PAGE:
Whether the Claimants could bring themselves within the scope of Reg. 21(1) Civil Legal Aid (Costs) Regulations 2013 for the purpose of the disapplication of the Indemnity Principle
The Defendant argued that in order to recover the costs claimed in the Bill of Costs, the Claimants must bring themselves within the scope of Reg. 21(1) Civil Legal Aid (Costs) Regulations 2013 which disapplies the indemnity principle. Reg.21(1) of the Regulations prescribe that only a ‘legally aided party’ who has received civil legal services in ‘relevant proceedings’ can benefit from the disapplication of the indemnity principle.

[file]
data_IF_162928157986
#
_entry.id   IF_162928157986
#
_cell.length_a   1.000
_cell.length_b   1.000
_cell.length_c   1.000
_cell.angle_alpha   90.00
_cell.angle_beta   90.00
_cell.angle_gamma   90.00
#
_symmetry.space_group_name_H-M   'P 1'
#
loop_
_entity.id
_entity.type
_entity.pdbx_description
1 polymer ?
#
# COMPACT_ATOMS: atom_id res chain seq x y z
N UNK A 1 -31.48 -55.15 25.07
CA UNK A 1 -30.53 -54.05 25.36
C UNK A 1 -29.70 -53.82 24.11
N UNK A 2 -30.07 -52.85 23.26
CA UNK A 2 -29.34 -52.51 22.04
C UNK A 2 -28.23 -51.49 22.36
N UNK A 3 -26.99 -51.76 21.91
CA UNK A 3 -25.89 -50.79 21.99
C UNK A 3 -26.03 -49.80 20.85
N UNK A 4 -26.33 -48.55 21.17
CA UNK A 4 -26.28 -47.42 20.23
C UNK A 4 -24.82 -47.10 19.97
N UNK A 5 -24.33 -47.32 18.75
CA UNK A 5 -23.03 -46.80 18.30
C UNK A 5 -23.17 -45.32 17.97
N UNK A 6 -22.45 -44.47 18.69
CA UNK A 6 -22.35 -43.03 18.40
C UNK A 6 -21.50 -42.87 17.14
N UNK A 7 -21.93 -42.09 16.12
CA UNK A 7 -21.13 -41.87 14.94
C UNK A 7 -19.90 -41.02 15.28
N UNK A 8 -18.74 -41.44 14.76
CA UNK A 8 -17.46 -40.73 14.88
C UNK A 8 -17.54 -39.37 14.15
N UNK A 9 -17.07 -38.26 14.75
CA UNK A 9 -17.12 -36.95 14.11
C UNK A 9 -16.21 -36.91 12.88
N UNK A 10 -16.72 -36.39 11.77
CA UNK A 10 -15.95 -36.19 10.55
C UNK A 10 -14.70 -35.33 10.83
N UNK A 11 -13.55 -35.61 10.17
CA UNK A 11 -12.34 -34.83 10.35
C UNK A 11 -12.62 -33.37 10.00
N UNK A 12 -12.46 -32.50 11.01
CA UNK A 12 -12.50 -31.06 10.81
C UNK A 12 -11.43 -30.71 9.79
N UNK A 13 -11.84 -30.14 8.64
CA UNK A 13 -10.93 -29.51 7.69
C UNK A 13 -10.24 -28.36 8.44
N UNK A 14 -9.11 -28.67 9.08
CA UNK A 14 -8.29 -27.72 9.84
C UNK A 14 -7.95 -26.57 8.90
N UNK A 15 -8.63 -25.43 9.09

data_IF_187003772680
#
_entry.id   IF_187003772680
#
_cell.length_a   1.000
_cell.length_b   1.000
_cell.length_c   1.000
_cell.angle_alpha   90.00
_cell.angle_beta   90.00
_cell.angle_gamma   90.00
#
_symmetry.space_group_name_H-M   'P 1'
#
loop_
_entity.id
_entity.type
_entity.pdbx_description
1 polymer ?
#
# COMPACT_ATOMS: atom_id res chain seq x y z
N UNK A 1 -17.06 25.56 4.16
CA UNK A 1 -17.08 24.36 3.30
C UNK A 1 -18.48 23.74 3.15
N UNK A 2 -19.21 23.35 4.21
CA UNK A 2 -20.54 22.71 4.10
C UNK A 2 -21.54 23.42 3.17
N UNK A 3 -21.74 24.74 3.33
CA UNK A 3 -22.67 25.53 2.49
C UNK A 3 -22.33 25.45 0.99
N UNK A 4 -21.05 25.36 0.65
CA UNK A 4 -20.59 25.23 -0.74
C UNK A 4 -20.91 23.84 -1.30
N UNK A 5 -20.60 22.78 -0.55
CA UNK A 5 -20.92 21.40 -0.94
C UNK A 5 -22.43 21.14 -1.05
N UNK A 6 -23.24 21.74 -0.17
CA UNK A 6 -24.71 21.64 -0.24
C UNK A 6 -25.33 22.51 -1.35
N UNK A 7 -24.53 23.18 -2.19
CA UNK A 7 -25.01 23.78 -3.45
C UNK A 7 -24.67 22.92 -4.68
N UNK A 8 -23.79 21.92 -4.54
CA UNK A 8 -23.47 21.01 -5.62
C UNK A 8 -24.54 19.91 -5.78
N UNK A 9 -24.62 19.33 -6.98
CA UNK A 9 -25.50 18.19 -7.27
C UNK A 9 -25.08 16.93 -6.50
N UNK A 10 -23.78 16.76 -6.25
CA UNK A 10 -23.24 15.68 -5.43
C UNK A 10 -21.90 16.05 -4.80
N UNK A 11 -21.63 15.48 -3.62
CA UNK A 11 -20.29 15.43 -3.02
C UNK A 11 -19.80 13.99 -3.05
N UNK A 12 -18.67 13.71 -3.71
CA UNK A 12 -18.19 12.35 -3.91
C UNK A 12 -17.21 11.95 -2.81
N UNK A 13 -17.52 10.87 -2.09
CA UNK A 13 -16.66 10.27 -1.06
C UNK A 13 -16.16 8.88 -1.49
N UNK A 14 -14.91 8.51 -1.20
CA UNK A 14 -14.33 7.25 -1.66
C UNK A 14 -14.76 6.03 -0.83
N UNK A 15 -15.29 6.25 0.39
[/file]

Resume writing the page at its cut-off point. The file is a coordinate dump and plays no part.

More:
The Claimants argued that as civil proceedings were contemplated at the time of the Inquest, that was sufficient to satisfy the test and thus the Claimants are brought within scope.
The Court looked at the relevant regulations. Both “Legally Aided Party” and “Relevant proceedings” are terms defined by Regulation 2 of the Regulations. “Relevant Proceedings” is specified as being proceedings “before a court”. “Court” is also a defined term. Importantly, it expressly requires a jurisdictional power to make a costs order. Put otherwise, the term is not all encompassing: it does not include all jurisdictions in England and Wales, given that the power to make a cost order is not one vested in all courts and tribunals. That creates a bright line test such that the definition of “court” is therefore the critical factor in determining whether the Claimants are able to rely on Reg 21(1) and the disapplication of the indemnity principle.
As a matter of law, the Coroners Rules 2019 confer wide powers upon a coroner in respect of an Inquest. However, they do not include the power to make a costs order.